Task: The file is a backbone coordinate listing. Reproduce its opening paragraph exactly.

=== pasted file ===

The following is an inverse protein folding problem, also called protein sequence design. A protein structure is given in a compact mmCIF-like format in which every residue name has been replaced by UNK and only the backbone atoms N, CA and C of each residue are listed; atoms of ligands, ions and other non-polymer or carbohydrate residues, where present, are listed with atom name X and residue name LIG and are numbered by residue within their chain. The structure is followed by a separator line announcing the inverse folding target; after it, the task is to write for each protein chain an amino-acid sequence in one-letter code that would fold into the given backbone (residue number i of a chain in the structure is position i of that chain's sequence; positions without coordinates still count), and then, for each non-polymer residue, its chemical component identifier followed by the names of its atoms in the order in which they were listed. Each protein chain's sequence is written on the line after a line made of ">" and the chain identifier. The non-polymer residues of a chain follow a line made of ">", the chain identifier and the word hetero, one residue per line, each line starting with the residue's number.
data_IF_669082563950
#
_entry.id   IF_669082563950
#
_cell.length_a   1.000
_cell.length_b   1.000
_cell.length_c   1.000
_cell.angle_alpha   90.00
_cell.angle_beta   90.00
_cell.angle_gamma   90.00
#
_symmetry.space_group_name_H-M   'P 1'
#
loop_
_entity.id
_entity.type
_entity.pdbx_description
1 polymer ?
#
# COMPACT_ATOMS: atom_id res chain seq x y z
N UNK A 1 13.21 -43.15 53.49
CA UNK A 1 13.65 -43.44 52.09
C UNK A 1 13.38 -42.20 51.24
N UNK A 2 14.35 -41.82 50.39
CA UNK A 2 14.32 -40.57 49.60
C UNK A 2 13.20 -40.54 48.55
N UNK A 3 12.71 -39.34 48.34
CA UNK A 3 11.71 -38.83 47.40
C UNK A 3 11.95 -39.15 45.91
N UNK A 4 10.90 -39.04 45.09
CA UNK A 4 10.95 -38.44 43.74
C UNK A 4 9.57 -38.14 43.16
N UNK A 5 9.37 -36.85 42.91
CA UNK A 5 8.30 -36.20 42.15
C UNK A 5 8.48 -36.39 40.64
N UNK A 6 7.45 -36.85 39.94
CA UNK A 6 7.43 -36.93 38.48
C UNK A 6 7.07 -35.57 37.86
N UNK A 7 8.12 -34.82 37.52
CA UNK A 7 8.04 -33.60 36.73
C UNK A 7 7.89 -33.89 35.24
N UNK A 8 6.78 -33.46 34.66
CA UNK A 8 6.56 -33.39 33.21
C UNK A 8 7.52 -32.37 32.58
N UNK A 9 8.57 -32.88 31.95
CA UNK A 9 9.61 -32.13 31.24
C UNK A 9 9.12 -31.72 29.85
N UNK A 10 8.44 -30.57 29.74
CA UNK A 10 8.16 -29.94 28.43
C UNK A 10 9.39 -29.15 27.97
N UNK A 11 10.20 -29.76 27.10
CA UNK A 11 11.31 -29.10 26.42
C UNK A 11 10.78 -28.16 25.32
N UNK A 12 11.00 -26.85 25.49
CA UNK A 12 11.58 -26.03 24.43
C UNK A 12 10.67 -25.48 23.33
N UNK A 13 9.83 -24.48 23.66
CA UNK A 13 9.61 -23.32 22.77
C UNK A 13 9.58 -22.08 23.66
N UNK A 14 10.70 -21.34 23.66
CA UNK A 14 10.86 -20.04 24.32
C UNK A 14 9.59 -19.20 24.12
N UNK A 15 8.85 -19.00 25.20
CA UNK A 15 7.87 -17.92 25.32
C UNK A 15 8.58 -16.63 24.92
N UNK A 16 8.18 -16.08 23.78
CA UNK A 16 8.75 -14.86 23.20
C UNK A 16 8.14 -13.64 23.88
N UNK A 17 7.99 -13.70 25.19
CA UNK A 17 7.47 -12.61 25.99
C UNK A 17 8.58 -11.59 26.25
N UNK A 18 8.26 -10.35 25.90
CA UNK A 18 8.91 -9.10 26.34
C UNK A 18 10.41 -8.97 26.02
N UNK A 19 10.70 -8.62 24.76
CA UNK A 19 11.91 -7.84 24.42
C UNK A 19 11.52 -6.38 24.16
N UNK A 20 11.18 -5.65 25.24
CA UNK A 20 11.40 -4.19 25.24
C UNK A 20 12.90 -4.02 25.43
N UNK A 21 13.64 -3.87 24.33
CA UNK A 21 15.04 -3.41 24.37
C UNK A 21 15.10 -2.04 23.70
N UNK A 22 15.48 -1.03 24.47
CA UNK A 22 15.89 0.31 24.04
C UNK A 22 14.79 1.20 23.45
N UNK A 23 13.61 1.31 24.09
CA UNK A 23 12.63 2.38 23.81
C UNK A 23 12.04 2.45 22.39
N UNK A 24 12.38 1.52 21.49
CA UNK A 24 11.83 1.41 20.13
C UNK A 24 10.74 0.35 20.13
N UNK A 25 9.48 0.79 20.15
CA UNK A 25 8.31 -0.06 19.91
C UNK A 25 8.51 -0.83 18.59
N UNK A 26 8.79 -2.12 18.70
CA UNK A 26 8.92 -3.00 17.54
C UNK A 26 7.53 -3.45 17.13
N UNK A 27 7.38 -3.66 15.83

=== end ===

The following is an inverse protein folding problem, also called protein sequence design. A protein structure is given in a compact mmCIF-like format in which every residue name has been replaced by UNK and only the backbone atoms N, CA and C of each residue are listed; atoms of ligands, ions and other non-polymer or carbohydrate residues, where present, are listed with atom name X and residue name LIG and are numbered by residue within their chain. The structure is followed by a separator line announcing the inverse folding target; after it, the task is to write for each protein chain an amino-acid sequence in one-letter code that would fold into the given backbone (residue number i of a chain in the structure is position i of that chain's sequence; positions without coordinates still count), and then, for each non-polymer residue, its chemical component identifier followed by the names of its atoms in the order in which they were listed. Each protein chain's sequence is written on the line after a line made of ">" and the chain identifier. The non-polymer residues of a chain follow a line made of ">", the chain identifier and the word hetero, one residue per line, each line starting with the residue's number.